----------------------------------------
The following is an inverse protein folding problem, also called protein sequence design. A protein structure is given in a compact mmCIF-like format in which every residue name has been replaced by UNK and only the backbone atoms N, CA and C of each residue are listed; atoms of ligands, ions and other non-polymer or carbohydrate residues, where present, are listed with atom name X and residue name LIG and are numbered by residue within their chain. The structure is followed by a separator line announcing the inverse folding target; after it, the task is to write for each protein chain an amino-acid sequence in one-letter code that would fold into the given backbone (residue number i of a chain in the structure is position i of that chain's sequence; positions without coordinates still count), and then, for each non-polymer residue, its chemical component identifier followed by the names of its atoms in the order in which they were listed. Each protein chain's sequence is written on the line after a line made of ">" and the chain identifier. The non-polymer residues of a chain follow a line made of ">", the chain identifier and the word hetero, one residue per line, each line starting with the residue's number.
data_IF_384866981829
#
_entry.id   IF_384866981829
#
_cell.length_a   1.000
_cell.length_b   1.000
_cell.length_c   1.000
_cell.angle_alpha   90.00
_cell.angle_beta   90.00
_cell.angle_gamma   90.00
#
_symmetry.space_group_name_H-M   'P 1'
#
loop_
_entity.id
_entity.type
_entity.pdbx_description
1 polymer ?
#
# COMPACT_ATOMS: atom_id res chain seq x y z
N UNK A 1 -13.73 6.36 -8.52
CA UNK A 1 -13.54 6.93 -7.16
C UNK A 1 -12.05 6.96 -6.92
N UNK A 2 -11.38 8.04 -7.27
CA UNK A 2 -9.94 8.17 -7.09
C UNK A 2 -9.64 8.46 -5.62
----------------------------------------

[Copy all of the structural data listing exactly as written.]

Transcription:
The following is an inverse protein folding problem, also called protein sequence design. A protein structure is given in a compact mmCIF-like format in which every residue name has been replaced by UNK and only the backbone atoms N, CA and C of each residue are listed; atoms of ligands, ions and other non-polymer or carbohydrate residues, where present, are listed with atom name X and residue name LIG and are numbered by residue within their chain. The structure is followed by a separator line announcing the inverse folding target; after it, the task is to write for each protein chain an amino-acid sequence in one-letter code that would fold into the given backbone (residue number i of a chain in the structure is position i of that chain's sequence; positions without coordinates still count), and then, for each non-polymer residue, its chemical component identifier followed by the names of its atoms in the order in which they were listed. Each protein chain's sequence is written on the line after a line made of ">" and the chain identifier. The non-polymer residues of a chain follow a line made of ">", the chain identifier and the word hetero, one residue per line, each line starting with the residue's number.
data_IF_384866981829
#
_entry.id   IF_384866981829
#
_cell.length_a   1.000
_cell.length_b   1.000
_cell.length_c   1.000
_cell.angle_alpha   90.00
_cell.angle_beta   90.00
_cell.angle_gamma   90.00
#
_symmetry.space_group_name_H-M   'P 1'
#
loop_
_entity.id
_entity.type
_entity.pdbx_description
1 polymer ?
#
# COMPACT_ATOMS: atom_id res chain seq x y z
N UNK A 1 -13.73 6.36 -8.52
CA UNK A 1 -13.54 6.93 -7.16
C UNK A 1 -12.05 6.96 -6.92
N UNK A 2 -11.38 8.04 -7.27
CA UNK A 2 -9.94 8.17 -7.09
C UNK A 2 -9.64 8.46 -5.62